I think option #3 is best, since the table isn't *that* big (only one row
per page) and seems least bad option in terms of code design.
On Mon, Jul 14, 2014 at 12:30 PM, Daniel Kinzler <
This is about the question of how to best store entity
redirects in the
database. Below I try to describe the problem and the possible solutions.
A quick primer:
Wikibase redirects are really Entity-ID aliases. They correspond to, but
the same as, MediaWiki's page based redirects.
If Q3 is a redirect to (an alias for) Q5, the page Item:Q3 is also a
Item:Q5. The JSON blob on Item:Q3 would store a redirect entry *instead*
entity. Entities never *are* redirects.
Wikibase currently stores a mapping of entity ids to page ids in the
wb_entity_per_page table (epp table for short).
MediaWiki core stores redirects as a kind of "link table", with rd_from
page_id, and rd_to+rd_namespace being name+namespace of the redirect
* When looking up an EntityId, we need to be able to load the
blob, and for that we need to find the corresponding wiki page (either by
by name+namespace). We need to be able to do this cross-wiki, so we may
the repo's configuration (wrt namespaces, etc) available when constructing
* We need an efficient way to list all entity IDs on a wiki (without
In particular, the mechanism for listing entities must support efficient
* We need an efficient way to resolve redirects in bulk, or at least, to
redirects from unknown/deleted entity ids.
1) No redirects in the epp table (current). This means we need to use the
name+namespace when loading the entity-or-redirect from a page, since we
know the page ID if it's a redirects. We also can't use core's redirect
because for that, we also need to know the page id first. In order to use
name+namespace for looking up page IDs for entities, client wikis would
know the namespace IDs used on the repo, in order to generate queries
the repo's database.
2) Put redirects into the epp table as well, without any special marking.
makes lookups easy, but gives us no efficient way to list all entities
redirects. We'd need to check and skip redirects while iterating. This
complexity to several maintenance and upgrade scripts.
3) Put redirects into the epp table, with a marker (or target id) in a new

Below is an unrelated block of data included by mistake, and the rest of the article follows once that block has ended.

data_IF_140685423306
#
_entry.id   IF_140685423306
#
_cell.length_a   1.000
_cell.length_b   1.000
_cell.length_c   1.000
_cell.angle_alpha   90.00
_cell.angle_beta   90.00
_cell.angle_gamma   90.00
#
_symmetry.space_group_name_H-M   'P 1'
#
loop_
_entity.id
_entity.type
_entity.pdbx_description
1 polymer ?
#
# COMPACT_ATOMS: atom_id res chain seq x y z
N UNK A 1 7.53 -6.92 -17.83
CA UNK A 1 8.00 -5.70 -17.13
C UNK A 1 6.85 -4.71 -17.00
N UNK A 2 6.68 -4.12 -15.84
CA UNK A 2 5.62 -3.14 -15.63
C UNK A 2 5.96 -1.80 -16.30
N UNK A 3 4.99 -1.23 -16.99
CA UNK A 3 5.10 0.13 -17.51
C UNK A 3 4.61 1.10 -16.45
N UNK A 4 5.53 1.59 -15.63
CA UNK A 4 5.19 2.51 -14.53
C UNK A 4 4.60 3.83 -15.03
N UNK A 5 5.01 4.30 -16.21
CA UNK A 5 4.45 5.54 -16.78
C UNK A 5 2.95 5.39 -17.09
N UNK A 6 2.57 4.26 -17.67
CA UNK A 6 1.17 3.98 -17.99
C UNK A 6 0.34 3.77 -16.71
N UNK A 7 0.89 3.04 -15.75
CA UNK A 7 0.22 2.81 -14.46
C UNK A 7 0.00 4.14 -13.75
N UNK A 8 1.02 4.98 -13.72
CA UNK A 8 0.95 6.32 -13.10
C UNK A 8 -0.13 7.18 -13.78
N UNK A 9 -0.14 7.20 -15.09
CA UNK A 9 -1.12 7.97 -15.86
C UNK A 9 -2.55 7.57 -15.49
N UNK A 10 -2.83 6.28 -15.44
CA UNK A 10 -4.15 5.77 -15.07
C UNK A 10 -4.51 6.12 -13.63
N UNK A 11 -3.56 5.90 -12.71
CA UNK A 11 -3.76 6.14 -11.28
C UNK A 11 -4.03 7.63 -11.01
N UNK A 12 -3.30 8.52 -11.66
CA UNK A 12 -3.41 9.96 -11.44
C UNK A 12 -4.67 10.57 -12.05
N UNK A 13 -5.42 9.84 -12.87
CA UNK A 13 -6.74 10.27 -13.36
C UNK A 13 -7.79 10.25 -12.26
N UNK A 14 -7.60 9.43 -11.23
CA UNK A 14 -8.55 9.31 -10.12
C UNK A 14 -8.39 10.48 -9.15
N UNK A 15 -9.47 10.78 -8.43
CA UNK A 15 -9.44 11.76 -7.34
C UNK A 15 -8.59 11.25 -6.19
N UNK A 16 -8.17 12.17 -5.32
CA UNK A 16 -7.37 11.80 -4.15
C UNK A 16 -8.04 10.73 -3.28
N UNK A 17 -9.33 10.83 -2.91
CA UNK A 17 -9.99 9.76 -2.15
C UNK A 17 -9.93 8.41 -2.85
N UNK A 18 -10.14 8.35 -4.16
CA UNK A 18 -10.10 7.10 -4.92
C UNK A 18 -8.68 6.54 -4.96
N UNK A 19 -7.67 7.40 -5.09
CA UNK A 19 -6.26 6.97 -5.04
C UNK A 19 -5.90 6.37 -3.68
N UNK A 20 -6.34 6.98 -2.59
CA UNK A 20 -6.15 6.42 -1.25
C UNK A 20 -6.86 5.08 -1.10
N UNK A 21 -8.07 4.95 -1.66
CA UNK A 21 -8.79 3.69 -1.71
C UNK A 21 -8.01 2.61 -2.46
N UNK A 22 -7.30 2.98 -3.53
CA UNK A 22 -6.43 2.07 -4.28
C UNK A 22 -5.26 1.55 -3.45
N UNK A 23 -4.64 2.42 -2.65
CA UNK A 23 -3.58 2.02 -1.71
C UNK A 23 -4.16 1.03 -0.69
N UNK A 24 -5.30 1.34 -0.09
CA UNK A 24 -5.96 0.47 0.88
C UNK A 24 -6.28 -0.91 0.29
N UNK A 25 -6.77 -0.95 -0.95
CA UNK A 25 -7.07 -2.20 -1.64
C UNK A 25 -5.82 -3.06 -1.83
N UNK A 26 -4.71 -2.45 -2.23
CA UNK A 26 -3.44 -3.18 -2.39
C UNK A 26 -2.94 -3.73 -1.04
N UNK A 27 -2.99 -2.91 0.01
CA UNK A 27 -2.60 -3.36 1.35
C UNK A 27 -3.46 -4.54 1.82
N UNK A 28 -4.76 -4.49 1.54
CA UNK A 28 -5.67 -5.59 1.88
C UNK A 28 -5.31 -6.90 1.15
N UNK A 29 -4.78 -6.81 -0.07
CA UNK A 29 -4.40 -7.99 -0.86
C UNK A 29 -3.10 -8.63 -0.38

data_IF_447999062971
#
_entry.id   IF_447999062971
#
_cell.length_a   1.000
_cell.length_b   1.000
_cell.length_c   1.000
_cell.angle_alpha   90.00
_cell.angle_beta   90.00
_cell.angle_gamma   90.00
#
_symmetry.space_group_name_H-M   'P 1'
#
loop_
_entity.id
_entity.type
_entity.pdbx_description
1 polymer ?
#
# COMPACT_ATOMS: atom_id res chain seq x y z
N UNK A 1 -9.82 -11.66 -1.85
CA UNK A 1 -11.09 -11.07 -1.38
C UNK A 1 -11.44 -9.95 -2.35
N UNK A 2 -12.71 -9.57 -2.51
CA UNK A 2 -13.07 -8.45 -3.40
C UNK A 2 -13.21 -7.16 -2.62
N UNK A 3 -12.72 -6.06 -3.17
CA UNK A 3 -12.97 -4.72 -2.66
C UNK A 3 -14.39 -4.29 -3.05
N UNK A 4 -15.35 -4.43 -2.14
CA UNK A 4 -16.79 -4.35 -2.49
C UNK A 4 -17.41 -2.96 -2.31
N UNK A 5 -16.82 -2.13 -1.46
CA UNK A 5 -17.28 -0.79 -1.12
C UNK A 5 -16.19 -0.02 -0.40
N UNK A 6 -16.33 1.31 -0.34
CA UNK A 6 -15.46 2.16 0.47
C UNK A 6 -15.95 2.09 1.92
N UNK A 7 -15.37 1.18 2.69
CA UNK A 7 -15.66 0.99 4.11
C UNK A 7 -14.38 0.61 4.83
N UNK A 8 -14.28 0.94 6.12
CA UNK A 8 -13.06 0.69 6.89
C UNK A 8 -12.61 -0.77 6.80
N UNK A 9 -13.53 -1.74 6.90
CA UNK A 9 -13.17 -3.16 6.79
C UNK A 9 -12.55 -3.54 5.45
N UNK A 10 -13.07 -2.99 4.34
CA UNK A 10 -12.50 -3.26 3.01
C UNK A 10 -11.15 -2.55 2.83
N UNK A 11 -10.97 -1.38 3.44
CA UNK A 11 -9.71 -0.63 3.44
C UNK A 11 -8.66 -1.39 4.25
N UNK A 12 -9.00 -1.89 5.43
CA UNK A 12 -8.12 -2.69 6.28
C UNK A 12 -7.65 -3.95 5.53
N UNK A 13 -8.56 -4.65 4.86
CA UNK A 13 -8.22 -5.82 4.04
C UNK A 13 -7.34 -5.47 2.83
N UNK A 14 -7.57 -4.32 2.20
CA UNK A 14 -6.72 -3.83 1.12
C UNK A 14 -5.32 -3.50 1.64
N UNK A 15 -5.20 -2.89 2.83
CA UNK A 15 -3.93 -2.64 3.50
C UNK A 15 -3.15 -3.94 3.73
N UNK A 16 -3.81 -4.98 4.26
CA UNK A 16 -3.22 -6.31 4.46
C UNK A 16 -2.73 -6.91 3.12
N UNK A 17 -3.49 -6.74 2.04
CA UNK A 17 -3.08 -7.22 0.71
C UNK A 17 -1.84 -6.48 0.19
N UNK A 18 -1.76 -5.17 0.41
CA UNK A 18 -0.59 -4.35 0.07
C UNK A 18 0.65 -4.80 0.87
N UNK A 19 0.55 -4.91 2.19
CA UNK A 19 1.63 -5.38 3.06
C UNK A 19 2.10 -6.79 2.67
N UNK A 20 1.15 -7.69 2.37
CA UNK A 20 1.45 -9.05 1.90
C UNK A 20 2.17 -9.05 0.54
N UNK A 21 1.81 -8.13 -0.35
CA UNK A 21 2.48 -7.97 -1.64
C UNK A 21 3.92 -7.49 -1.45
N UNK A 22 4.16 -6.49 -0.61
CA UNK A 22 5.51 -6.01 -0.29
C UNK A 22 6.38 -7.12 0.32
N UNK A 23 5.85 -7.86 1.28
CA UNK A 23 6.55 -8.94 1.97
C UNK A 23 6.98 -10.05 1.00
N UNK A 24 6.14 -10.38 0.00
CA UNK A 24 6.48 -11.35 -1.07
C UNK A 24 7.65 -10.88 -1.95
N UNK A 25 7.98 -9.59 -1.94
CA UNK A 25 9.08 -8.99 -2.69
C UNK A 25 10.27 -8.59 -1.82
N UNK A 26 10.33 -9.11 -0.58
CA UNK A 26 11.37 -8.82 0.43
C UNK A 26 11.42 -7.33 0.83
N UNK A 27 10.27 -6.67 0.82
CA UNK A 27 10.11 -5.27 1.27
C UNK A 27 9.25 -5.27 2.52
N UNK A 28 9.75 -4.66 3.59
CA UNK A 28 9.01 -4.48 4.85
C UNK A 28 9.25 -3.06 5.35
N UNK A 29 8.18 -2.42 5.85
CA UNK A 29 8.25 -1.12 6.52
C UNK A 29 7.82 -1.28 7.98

column. This would allow for both, simple lookup and efficient listing,
means adding a column (and an index) to an already large table in
also means having the overhead of a column that's mostly null.
4) Put redirects into epp *and* a separate table. Provides simple lookup,
means a potentially slow join when listing entities. This join would happen
multiple times each time we need to list all entities, because of paged
compare how JsonDumpGenerator works.
5) Put redirects into a special table but not into epp. This means
listing of entities, but requires a not-so-nice "try" logic when looking up
entities: if no entry is found in the epp table, we then need to go on and
the entity-redirect table, to see whether the id is redirected or
1) is nasty in terms of cross-wiki configuration. It's the simplest
the code and database levels, but seems brittle.
2) adds complexity to everything that lists entities. Big performance
cases where entity blobs would otherwise not have been loaded, but are
now to check whether they contain redirects.
3) is somewhat wasteful on the database level, and needs a schema change
deployment on a large table. Don't know how bad that would be, though.
4) may cause performance issues because it adds complexity to big queries
large tables. Needs trivial schema change deployment (new table).
5) adds complexity to the code that reads entity blobs from the database,
impacts performance for the "redirect" and "missing entity" cases by
database query. Could be acceptable if these cases are rare. Needs trivial
schema change deployment (new table).
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